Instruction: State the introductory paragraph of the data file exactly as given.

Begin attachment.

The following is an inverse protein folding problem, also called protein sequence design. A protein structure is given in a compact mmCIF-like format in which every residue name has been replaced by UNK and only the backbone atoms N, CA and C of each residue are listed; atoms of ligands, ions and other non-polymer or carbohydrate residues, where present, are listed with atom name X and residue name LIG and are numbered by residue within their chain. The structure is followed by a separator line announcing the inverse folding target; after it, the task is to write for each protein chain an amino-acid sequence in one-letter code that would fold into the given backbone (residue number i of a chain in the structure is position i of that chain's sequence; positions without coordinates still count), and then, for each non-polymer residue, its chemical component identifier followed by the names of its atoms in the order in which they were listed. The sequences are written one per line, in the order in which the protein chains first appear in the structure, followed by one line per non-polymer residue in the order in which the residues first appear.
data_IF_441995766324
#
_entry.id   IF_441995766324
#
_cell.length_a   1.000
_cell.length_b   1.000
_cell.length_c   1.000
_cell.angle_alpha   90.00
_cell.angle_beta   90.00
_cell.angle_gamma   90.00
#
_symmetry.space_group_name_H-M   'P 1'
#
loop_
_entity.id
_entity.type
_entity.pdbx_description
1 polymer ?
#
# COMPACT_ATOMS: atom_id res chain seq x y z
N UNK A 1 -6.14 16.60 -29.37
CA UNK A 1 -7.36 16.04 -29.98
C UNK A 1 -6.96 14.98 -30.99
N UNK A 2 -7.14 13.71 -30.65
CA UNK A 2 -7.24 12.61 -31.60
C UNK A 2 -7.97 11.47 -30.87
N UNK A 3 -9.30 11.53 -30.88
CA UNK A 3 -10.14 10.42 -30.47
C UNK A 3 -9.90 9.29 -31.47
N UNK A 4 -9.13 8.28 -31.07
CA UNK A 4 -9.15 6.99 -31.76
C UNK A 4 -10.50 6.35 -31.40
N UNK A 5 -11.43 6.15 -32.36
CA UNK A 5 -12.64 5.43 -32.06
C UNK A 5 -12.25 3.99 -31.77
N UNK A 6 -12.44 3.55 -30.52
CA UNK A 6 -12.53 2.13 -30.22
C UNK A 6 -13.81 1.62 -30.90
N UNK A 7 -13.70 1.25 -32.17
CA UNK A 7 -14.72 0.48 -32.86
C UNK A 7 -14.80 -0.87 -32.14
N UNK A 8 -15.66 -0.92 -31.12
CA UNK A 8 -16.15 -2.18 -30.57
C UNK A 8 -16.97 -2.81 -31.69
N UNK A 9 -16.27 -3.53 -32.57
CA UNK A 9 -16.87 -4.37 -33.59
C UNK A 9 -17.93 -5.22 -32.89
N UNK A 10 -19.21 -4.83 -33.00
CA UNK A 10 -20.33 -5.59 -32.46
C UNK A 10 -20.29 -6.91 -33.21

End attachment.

The following is an inverse protein folding problem, also called protein sequence design. A protein structure is given in a compact mmCIF-like format in which every residue name has been replaced by UNK and only the backbone atoms N, CA and C of each residue are listed; atoms of ligands, ions and other non-polymer or carbohydrate residues, where present, are listed with atom name X and residue name LIG and are numbered by residue within their chain. The structure is followed by a separator line announcing the inverse folding target; after it, the task is to write for each protein chain an amino-acid sequence in one-letter code that would fold into the given backbone (residue number i of a chain in the structure is position i of that chain's sequence; positions without coordinates still count), and then, for each non-polymer residue, its chemical component identifier followed by the names of its atoms in the order in which they were listed. The sequences are written one per line, in the order in which the protein chains first appear in the structure, followed by one line per non-polymer residue in the order in which the residues first appear.